In 1975 successful French filmmaker Louis Malle moved to the United States and began the second phase of his career, which soon resulted in the production of the feature, Pretty Baby (1978). But although Malle was mostly known to the public for his feature films, he was also an outstanding documentary filmmaker, with some magnificent credits during his French period that included Phantom India (1969) and Calcutta (1969). So when he arrived in the US, he brought his personal, cinéma-vérité-style documentary approach to the American scene. His first documentary film in the US was commissioned by PBS in 1979, and he was given freedom to choose any subject in America that captured his fancy. He eventually settled his focus on the life in a small town in Minnesota, which became the subject of his God’s Country (1986).
Glencoe, Minnesota, the subject of God’s Country, is a farming community about 100 kilometres west of Minneapolis, and its population today of around 5,000 is still about what it was when Malle paid his visits. The film comprises three main sections and becomes increasingly personal (that is, reflecting Malle’s personal fascinations with what he has found) as it progresses to each successive stage:
- Overview of the Town (about 30 minutes)
- Specific Subjects of Interest (about 40 minutes)
- Revisiting the Town Six Years Later (about 20 minutes)
In the opening scenes I wondered if this film was going to be another European cosmopolite’s dismissal of provincial American hicks. Was this going to just another freak show depicting how humorously weird American Midwesterners are? The film opens with Malle entering Glencoe by road and encountering an elderly lady wearing an odd-looking cap and weeding an overgrown garden near the street. Although she looked a little odd, she turned out to be amiable and wiling to engage. And so it turns out with most of the Glencoe people we encounter in the rest of the film. This first part of the film is general survey of life in the town as seen by the interested French newcomer. After the old lady, we observe some typical small-town Americana:
- The American Legion and its concern for honouring Vietnam war veterans
- Bingo games
- The local Church and its pastor
- The American fixation with mowing and maintaining a well-groomed lawn
- A girl’s softball team
- A cordial local policeman who attends to a town with virtually no crime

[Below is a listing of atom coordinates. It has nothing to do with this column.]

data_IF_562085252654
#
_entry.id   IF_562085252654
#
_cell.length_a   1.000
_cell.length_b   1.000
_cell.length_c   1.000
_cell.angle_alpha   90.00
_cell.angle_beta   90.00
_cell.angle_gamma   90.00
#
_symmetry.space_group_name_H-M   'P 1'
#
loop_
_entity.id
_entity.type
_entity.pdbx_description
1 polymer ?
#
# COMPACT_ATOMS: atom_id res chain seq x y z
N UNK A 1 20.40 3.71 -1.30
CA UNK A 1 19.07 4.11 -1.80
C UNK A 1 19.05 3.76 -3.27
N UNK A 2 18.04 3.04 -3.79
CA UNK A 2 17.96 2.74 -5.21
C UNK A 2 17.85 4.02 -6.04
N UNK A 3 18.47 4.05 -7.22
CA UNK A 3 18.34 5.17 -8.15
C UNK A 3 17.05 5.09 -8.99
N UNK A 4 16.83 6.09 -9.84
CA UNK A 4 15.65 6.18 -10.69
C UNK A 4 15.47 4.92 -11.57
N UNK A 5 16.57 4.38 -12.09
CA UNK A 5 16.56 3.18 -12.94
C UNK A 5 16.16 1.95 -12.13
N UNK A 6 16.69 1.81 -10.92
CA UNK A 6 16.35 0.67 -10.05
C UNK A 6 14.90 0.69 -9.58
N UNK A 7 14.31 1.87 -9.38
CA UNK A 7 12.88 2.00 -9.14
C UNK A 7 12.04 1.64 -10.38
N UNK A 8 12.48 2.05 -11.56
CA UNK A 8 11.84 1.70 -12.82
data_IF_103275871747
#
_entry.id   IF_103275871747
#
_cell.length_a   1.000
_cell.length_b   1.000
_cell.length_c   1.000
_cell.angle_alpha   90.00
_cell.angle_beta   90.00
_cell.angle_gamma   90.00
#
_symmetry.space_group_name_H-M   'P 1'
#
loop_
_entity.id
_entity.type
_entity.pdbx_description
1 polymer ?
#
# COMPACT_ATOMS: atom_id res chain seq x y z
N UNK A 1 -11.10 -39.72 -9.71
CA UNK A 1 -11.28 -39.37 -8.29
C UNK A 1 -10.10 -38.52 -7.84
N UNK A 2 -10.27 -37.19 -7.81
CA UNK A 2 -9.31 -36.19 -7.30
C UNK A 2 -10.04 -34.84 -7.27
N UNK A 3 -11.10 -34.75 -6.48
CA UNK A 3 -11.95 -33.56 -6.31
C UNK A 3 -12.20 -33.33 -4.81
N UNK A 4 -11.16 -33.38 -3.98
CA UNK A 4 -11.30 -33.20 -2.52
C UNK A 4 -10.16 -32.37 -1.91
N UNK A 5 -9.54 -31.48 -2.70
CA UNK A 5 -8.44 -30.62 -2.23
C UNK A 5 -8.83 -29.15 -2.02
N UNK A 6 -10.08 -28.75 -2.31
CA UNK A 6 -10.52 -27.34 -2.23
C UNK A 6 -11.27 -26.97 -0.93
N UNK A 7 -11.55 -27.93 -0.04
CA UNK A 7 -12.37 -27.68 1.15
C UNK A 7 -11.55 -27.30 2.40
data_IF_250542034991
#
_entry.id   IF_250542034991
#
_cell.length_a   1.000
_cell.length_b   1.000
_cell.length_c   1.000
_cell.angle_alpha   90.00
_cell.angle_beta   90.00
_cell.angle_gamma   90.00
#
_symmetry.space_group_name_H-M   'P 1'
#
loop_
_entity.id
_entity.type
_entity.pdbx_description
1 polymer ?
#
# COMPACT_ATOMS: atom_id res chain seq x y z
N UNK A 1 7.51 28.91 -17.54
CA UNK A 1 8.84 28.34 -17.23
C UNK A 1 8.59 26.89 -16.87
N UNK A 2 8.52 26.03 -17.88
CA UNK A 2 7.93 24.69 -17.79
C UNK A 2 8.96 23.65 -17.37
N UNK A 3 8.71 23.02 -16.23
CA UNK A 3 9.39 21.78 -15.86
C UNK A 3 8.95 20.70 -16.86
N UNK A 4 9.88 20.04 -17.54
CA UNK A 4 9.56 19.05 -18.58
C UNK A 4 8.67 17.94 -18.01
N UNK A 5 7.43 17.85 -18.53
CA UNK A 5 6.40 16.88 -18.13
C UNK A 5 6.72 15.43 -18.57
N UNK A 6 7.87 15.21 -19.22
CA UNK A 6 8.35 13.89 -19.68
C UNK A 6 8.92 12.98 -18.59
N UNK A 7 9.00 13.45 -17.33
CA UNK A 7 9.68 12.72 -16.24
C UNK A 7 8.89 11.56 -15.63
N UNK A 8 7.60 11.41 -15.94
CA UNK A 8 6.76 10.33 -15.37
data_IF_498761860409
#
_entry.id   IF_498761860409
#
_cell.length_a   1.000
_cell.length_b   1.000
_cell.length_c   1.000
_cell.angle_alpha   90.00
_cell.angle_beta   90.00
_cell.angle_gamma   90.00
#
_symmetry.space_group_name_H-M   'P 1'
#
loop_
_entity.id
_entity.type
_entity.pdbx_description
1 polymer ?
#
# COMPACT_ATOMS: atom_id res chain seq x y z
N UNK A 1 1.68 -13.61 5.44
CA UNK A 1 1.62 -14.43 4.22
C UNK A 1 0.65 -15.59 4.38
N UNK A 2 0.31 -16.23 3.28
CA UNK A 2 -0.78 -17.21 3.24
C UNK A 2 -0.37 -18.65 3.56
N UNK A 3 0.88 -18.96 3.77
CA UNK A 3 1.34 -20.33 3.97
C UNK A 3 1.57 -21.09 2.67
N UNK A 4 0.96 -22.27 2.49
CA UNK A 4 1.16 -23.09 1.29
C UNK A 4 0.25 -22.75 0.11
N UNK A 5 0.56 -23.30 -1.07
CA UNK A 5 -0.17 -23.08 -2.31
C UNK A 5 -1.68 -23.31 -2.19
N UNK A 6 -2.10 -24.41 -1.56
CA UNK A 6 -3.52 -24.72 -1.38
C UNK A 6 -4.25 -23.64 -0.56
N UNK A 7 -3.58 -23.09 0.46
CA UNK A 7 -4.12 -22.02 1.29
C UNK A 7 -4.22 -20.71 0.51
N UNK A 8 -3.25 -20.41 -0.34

2. Specific Subjects
In the next section Malle zeros in on a few people who open up their homes and give him a more intimate view of life in the town.
- We spend about ten minutes visiting the home and farm of a 28-year-old farmer and his wife.
- Then Malle visits a lawyer, Arnold, and his wife, Millie, an aspiring local playwright. Though they, like the great majority of the local populace, have been long-time supporters of the conservative and pro-military Republican Party, their son was a Vietnam war protestor during that war. Although Arnold and Millie approach the subject of that protest cautiously, they gradually open up to Malle and reveal how they came to support their son’s conscience-driven opposition to the war, which led to his arrest (he had been arrested in connection with an attempt to burn local military draft records).
- We meet Steve, who, besides being a performer in the town’s local theatre group (which performs Millie’s satirical plays), works in the local farming industry as the man who inseminates cows. This rather gruesome procedure he performs several times an hour on cows, who put up with this intrusive action without too much protest. Steve is in his thirties and a committed free-loving bachelor. He approvingly remarks on the attitude of the local citizenry of this laid-back farming community to avoid condemning alternative points of view (such as that exemplified by his own lifestyle).
- Glencoe’s young women provide the next topic of interest, and Malle is briefly fascinated with one young woman pumping gas at a local petrol station (perhaps not so common then in France?). He moves on to focus on a remarkable young woman, Jean, whose conversations with Malle were the highlight of the film for me. Jean has an ordinary job as a social security employee at the local court and also has a second job as a bartender on weekends. But Jean is not so ordinary – she is thoughtful, sensitive, well-read, and a free spirit. She has renounced her Roman Catholic faith (over the subject of abortion), and she openly shares her thoughts about life and the world around her in a series of candid film clips.
- The care of the elderly is then considered for about five minutes. Even though Glencoe is not a large town, it seems to have a well-equipped nursing home for its elderly. Although the health of these people is looked after, Malle has some grim shots of extremely frail and probably senile people in this facility living without hope or interest in life.